The dishonest act exclusion provides that the policy will not indemnify an insured if he is adjudged to have committed various actions with deliberate purpose or intent.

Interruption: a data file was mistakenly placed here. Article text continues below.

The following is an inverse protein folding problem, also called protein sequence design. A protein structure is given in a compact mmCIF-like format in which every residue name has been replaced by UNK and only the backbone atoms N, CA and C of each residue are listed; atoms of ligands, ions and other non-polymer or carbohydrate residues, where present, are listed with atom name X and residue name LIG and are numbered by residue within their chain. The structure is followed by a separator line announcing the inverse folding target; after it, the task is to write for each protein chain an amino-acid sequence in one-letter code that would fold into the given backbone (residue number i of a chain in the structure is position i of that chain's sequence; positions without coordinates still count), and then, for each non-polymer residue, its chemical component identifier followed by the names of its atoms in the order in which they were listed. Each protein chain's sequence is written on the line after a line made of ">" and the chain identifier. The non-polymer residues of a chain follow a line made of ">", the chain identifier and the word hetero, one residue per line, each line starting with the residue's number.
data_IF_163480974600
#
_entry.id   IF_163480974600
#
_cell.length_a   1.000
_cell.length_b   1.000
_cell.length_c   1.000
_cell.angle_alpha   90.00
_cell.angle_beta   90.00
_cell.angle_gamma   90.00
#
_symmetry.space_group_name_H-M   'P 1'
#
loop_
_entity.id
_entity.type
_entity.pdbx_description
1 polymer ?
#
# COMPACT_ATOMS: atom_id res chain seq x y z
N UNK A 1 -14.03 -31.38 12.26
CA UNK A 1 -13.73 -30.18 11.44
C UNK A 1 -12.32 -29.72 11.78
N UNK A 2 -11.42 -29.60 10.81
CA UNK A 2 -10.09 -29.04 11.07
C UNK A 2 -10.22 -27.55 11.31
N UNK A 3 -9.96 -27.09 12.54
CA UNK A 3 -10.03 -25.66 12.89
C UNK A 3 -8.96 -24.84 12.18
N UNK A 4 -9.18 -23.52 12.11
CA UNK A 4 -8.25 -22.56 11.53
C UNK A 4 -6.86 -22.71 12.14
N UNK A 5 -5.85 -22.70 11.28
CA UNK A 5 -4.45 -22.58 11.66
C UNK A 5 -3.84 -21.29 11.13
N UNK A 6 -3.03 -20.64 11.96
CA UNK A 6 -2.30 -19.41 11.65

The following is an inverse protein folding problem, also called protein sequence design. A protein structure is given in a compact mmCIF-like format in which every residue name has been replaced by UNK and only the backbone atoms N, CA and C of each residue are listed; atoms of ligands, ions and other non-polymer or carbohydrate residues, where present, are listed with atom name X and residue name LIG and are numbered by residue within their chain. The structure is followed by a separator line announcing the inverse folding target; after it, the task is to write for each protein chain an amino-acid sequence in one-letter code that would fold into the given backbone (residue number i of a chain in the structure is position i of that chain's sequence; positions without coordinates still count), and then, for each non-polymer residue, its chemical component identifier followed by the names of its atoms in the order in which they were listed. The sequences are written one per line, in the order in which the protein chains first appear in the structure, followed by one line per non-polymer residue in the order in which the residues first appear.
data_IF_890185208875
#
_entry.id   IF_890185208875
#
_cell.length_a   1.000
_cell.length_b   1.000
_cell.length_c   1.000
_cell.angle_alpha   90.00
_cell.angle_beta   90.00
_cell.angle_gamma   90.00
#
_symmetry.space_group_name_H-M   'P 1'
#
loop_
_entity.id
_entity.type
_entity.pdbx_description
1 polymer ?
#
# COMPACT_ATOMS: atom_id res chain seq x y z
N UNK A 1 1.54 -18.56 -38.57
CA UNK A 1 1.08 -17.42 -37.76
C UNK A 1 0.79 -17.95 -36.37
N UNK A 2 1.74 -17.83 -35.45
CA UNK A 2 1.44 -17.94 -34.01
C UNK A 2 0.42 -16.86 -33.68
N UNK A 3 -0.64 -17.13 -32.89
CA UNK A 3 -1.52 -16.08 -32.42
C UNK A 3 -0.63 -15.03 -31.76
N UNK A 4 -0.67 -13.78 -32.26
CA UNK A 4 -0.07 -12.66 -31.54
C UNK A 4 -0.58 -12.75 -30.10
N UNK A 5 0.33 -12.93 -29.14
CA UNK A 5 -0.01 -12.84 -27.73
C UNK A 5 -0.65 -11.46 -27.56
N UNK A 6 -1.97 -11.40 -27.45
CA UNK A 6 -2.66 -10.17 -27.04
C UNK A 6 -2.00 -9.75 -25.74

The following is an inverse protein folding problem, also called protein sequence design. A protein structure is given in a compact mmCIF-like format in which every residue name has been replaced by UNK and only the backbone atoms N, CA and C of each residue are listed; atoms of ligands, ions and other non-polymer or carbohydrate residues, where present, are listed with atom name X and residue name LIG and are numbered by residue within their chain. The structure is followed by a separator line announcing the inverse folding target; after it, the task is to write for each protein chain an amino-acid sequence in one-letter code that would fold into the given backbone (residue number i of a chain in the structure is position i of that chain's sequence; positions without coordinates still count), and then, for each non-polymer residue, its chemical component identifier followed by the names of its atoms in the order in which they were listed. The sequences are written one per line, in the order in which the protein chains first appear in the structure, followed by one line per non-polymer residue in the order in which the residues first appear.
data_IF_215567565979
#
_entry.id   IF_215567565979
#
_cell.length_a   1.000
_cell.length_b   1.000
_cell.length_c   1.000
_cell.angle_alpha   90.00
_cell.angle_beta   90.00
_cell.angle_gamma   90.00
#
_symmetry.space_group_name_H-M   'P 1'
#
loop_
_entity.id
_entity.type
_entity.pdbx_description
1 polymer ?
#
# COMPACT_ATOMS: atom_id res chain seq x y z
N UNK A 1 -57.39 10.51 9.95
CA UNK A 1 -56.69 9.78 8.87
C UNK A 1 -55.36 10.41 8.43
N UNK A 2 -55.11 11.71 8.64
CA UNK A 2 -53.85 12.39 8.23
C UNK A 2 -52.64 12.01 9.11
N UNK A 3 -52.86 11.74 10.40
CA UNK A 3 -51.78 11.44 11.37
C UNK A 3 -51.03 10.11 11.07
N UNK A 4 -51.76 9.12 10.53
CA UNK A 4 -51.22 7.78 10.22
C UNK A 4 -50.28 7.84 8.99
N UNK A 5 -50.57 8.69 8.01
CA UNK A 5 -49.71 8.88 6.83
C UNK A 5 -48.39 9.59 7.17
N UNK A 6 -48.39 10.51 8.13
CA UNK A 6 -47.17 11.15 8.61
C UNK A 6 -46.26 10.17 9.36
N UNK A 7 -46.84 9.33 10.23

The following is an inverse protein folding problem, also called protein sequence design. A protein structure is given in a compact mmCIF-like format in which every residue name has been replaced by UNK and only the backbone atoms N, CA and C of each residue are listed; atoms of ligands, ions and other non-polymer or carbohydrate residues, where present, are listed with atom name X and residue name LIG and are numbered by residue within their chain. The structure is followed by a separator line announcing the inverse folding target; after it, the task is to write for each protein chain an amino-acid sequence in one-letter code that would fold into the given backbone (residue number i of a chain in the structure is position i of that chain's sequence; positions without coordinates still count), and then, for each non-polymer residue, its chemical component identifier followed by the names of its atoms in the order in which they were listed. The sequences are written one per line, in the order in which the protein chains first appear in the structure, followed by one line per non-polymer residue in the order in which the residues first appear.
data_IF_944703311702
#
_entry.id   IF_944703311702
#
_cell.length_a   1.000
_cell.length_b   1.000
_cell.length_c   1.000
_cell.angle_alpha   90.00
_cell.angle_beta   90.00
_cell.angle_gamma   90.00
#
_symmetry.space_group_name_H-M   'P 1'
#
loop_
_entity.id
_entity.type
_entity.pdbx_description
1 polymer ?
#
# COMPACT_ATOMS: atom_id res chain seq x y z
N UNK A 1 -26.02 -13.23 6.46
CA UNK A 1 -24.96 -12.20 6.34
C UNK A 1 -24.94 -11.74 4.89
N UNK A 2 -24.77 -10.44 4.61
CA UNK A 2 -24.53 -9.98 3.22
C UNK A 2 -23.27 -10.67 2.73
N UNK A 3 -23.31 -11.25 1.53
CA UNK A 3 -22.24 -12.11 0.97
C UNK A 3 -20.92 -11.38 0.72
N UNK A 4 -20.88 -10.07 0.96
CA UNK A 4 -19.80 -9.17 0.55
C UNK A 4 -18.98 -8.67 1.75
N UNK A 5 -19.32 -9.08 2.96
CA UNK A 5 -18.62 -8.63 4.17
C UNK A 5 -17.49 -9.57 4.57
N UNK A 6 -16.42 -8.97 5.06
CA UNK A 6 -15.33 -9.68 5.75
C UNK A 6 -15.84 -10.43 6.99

No. 07-31146 Brillhart v. Excess Insurance Co. of America, 316 U.S. 491 (1942). New England appeals the district court's decision to stay the action. II. Analysis We review a district court's decision to stay a federal suit pending the outcome of state proceedings for abuse of discretion. Black Sea Inv., Ltd. v. United Heritage Corp., 204 F.3d 647, 649 (5th Cir. 2000). However, to the extent that the decision rests on an interpretation of law, our review is de novo. Id. at 649-50. This court applies one of two tests when reviewing a district court's exercise of its discretion to stay because of an ongoing parallel state proceeding. "When a district court is considering abstaining from exercising jurisdiction over a declaratory judgment action, it must apply the standard derived from Brillhart v. Excess Insurance Co. of America[, 316 U.S. 491 (1942)]." Southwind Aviation, Inc. v. Bergen Aviation, Inc., 23 F.3d 948, 950 (5th Cir. 1994) (per curiam); see also Wilton v. Seven Falls Co., 515 U.S. 277, 289-90 (1995) (resolving conflict over which standard governed a district court's stay of a declaratory action). The Brillhart standard affords a district court broad discretion in determining whether to hear an action brought pursuant to the Declaratory Judgment Act. See Wilton v. Seven Falls Co., 515 U.S. 277, 281 (1995). However, when an action involves coercive relief, the district court must apply the abstention standard set forth in Colorado River Water Conservation District v. United States, 424 U.S. 800, 817 (1976). Southwind Aviation, Inc. 23 F.3d at 951. Under the Colorado River standard, the district court's discretion to dismiss is "narrowly circumscribed" and is governed by a broader "exceptional circumstances" standard. Id. This court is tasked with determining whether Barnett's counterclaim seeking monetary relief precludes application of Brillhart and requires the application of Colorado River.